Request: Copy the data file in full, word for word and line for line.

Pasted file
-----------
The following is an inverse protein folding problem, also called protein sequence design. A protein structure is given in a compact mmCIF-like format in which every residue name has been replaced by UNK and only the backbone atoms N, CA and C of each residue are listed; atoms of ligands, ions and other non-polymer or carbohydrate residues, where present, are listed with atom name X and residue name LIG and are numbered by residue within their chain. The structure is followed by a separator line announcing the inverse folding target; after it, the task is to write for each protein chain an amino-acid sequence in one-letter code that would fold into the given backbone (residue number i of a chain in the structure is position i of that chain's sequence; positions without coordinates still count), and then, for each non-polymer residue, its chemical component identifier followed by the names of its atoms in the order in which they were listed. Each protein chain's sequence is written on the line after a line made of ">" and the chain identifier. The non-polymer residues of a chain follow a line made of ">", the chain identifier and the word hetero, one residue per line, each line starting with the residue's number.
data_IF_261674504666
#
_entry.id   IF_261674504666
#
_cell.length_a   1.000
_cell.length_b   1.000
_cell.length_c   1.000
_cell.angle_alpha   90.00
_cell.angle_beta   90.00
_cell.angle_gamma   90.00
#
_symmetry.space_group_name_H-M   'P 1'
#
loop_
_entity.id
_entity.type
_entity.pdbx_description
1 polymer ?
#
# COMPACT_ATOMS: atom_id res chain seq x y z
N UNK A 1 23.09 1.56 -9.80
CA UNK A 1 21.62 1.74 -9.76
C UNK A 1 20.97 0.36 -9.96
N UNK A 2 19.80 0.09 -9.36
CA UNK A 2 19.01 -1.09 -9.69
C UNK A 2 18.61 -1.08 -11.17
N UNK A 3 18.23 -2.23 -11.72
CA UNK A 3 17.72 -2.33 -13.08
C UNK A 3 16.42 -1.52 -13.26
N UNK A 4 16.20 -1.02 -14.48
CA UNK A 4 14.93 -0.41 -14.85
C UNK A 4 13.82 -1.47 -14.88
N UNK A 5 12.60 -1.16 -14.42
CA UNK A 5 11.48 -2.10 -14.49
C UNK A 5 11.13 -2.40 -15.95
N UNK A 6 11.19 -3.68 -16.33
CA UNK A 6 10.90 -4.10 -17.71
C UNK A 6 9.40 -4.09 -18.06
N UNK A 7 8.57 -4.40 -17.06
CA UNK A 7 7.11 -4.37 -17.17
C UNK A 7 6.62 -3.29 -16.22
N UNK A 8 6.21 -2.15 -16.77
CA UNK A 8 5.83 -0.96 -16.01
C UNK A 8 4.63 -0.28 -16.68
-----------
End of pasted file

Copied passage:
The following is an inverse protein folding problem, also called protein sequence design. A protein structure is given in a compact mmCIF-like format in which every residue name has been replaced by UNK and only the backbone atoms N, CA and C of each residue are listed; atoms of ligands, ions and other non-polymer or carbohydrate residues, where present, are listed with atom name X and residue name LIG and are numbered by residue within their chain. The structure is followed by a separator line announcing the inverse folding target; after it, the task is to write for each protein chain an amino-acid sequence in one-letter code that would fold into the given backbone (residue number i of a chain in the structure is position i of that chain's sequence; positions without coordinates still count), and then, for each non-polymer residue, its chemical component identifier followed by the names of its atoms in the order in which they were listed. Each protein chain's sequence is written on the line after a line made of ">" and the chain identifier. The non-polymer residues of a chain follow a line made of ">", the chain identifier and the word hetero, one residue per line, each line starting with the residue's number.
data_IF_261674504666
#
_entry.id   IF_261674504666
#
_cell.length_a   1.000
_cell.length_b   1.000
_cell.length_c   1.000
_cell.angle_alpha   90.00
_cell.angle_beta   90.00
_cell.angle_gamma   90.00
#
_symmetry.space_group_name_H-M   'P 1'
#
loop_
_entity.id
_entity.type
_entity.pdbx_description
1 polymer ?
#
# COMPACT_ATOMS: atom_id res chain seq x y z
N UNK A 1 23.09 1.56 -9.80
CA UNK A 1 21.62 1.74 -9.76
C UNK A 1 20.97 0.36 -9.96
N UNK A 2 19.80 0.09 -9.36
CA UNK A 2 19.01 -1.09 -9.69
C UNK A 2 18.61 -1.08 -11.17
N UNK A 3 18.23 -2.23 -11.72
CA UNK A 3 17.72 -2.33 -13.08
C UNK A 3 16.42 -1.52 -13.26
N UNK A 4 16.20 -1.02 -14.48
CA UNK A 4 14.93 -0.41 -14.85
C UNK A 4 13.82 -1.47 -14.88
N UNK A 5 12.60 -1.16 -14.42
CA UNK A 5 11.48 -2.10 -14.49
C UNK A 5 11.13 -2.40 -15.95
N UNK A 6 11.19 -3.68 -16.33
CA UNK A 6 10.90 -4.10 -17.71
C UNK A 6 9.40 -4.09 -18.06
N UNK A 7 8.57 -4.40 -17.06
CA UNK A 7 7.11 -4.37 -17.17
C UNK A 7 6.62 -3.29 -16.22
N UNK A 8 6.21 -2.15 -16.77
CA UNK A 8 5.83 -0.96 -16.01
C UNK A 8 4.63 -0.28 -16.68